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It seems there's at least one thing teens care more about than what they wear: what they eat.
According to Piper Jaffray's biannual Taking Stock With Teens study, teens are spending more money on food than on clothing, a trend that's been taking hold for several years.
The survey included responses from 6,000 teenagers who had an average age of 16. The 1,400 teens who fell in the upper-income group had an average household income of about $100,000, while the 4,600 teens in the group from average-income households had a mean income of about $56,000.
"Food remains the single largest category of spend within the teen wallet," analyst Nicole Miller Regan, wrote in a research note Tuesday.
Upper-income teenagers are spending 24 percent of their cash on food, which trumped the amount spent on clothing by 4 percentage points. Teens from average-income homes are spending about 21 percent on food, 2 percentage points higher than their clothing spend.
"Broadly speaking, we see Spring 2018 results as a continuation of the trend of restaurant spend outpacing clothing spend as first seen in the Spring 2014 survey cycle," Regan said. "We believe this reflects the restaurant industry's arguably less discretionary nature as a category of spending relative to other consumer (discretionary) categories."
For teens in the upper-income bracket, spending on food has continued to grow since 2014, while spending on clothing has shrunk. In comparison, the survey found that average-income teens flip-flopped between spending more on food and spending more on clothing in the same time period.
Teenagers, part of the so-called Generation Z, are currently the largest age cohort of American customers, eclipsing the millennials. How they shop and what they shop for is valuable information for brands, particularly as this generation matures.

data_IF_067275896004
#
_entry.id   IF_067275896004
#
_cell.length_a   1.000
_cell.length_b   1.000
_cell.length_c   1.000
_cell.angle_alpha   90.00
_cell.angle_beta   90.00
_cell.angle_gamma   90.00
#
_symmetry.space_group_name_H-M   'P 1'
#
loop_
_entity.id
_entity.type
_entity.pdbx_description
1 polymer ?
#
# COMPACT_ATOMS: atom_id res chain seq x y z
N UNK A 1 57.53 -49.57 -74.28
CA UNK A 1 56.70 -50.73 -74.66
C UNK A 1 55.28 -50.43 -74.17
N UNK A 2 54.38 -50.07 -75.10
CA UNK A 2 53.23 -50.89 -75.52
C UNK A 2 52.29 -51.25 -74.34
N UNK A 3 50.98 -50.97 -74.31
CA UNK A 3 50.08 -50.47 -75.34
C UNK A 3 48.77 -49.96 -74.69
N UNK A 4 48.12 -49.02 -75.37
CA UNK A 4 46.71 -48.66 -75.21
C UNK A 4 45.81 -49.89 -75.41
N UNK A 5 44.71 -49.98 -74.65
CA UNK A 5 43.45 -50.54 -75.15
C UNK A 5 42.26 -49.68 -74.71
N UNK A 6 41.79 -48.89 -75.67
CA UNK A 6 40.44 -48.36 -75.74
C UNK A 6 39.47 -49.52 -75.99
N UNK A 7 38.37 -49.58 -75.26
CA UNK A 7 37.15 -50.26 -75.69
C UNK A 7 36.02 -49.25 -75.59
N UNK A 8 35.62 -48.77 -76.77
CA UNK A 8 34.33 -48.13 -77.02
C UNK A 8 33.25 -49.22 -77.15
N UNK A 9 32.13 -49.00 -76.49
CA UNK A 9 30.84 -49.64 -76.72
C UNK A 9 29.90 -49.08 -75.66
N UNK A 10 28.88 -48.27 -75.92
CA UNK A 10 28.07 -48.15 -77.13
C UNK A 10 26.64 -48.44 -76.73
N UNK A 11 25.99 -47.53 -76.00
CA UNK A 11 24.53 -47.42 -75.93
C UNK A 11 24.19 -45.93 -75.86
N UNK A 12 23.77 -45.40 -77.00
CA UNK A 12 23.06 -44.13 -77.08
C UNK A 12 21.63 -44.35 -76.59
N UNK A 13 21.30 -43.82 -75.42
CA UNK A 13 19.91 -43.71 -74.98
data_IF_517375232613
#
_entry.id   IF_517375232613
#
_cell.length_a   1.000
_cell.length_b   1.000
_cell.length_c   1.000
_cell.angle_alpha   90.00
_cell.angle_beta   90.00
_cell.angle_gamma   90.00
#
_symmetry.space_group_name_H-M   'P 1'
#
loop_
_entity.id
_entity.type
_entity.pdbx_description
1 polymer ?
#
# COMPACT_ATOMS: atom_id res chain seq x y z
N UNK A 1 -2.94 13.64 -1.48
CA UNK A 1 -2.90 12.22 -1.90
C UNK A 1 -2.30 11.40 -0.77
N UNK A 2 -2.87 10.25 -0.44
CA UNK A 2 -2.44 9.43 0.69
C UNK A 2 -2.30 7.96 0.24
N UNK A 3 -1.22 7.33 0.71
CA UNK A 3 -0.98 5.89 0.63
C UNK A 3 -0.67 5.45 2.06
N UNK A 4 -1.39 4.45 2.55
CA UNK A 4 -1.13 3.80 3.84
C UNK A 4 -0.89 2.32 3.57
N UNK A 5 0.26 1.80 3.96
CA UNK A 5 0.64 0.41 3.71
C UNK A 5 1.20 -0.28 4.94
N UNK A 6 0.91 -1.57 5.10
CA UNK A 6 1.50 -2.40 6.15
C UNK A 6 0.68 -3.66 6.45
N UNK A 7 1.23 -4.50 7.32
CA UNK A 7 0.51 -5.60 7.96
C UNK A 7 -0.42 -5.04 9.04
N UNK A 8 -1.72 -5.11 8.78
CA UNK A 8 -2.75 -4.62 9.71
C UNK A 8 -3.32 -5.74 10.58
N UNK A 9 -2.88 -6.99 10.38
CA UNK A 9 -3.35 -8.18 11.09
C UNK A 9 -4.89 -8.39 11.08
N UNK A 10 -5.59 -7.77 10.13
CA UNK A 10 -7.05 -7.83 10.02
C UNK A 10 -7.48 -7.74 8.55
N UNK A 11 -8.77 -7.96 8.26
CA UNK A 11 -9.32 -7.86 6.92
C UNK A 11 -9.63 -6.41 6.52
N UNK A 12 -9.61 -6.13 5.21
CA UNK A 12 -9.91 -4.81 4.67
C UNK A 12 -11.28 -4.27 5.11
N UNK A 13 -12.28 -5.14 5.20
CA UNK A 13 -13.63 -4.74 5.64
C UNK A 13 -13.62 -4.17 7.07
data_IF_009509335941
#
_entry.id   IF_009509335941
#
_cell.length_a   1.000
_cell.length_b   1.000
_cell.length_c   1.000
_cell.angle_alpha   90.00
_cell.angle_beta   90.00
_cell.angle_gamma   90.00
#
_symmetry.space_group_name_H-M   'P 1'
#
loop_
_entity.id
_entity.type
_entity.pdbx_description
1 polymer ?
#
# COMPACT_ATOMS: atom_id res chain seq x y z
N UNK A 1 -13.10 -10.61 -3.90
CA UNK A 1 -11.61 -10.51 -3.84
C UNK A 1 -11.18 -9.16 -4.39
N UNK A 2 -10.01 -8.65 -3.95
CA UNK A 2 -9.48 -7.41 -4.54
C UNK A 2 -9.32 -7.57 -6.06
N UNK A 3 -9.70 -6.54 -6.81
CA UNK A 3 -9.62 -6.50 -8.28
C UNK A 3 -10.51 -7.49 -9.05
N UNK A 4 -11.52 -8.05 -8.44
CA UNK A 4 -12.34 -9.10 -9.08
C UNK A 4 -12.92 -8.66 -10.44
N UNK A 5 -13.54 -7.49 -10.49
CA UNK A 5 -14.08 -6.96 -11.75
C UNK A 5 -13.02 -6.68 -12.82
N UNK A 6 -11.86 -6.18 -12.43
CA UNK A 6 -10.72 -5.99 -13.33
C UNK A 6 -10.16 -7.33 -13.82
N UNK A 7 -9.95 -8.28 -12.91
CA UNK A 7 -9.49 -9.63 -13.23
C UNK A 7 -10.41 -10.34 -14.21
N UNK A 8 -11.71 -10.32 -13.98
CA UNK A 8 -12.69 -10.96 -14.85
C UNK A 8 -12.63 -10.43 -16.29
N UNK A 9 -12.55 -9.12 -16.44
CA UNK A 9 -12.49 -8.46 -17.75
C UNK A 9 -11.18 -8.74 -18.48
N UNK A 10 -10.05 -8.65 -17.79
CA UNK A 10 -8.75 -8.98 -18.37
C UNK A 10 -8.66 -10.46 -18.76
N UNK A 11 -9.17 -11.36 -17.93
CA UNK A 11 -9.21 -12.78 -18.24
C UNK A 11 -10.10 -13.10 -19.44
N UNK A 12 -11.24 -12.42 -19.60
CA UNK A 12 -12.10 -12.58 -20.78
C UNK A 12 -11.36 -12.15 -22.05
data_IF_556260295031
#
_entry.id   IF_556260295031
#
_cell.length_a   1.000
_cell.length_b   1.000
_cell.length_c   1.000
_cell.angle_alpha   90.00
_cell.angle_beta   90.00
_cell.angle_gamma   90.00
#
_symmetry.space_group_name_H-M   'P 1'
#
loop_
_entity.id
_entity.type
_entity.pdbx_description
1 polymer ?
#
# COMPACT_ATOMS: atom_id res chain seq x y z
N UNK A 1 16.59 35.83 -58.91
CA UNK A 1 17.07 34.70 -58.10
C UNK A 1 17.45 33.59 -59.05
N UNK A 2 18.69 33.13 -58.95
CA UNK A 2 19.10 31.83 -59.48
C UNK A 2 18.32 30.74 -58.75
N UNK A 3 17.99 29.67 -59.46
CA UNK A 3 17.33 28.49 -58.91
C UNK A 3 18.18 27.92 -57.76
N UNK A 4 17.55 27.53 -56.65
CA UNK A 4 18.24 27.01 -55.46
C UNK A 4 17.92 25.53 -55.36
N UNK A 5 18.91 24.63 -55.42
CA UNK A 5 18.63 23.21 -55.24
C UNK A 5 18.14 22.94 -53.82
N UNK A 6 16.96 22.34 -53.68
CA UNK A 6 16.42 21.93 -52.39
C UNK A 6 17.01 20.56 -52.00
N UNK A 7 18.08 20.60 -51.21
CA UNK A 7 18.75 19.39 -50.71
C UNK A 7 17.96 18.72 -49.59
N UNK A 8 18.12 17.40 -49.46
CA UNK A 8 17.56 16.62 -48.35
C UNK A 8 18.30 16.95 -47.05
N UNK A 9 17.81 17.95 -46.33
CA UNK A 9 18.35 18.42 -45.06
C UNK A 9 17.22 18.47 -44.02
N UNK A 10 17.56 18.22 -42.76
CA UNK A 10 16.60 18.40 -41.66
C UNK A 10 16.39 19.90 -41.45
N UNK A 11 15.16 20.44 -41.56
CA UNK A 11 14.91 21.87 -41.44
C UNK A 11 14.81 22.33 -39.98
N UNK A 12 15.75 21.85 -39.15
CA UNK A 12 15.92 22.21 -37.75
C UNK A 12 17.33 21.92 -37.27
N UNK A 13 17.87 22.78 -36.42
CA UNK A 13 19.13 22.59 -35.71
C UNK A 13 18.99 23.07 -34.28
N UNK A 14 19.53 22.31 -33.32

Regan said that teens are most influenced by taste when it comes to choosing where to eat. Convenience is the second-biggest factor, followed by menu selection. Nutrition was the lowest-ranked attribute.
Piper Jaffray also discovered that more teens are spending money on dinner, with 66 percent of all teen dining occasions happening at night. Breakfast accounted for 2 percent of meal occasions, while lunch was about 20 percent.
"The majority of teens, approximately 66 percent, still dined out most frequently for dinner, which we believe has evolved to become a social tradition and a form of entertainment for teens, especially as discretionary spending has been reevaluated during recent times of increased economic pressures," Regan wrote.
Gen Z isn't crazy about full-service restaurants. These teens prefer limited-service chains, ones where they spend less time interacting with waitstaff and are free to congregate for long periods of time or take their food to go.
In spring 2009, 57 percent of teens preferred full-service restaurants. In spring 2018, there has been a complete swing. Some 65 percent of teens would prefer to eat at a limited-service chain.
Starbucks, in particular, has remained a top restaurant brand for teens for years. In 13 out of the last 17 surveys, Starbucks has been the No. 1 food brand for upper-income teens to shop at. Chipotle was the top restaurant in fall 2010 and spring 2015, while Chick-fil-A was top in spring 2017 and spring 2018.
For average-income teens, Starbucks hit the top spot 16 out of the last 17 surveys. The one time it didn't, in fall 2010, McDonald's grabbed the top spot.
Regan said Starbucks remains the firm's top investment recommendation for 2018, and she reiterated her $70 price target. The company is currently trading at about $59 per share.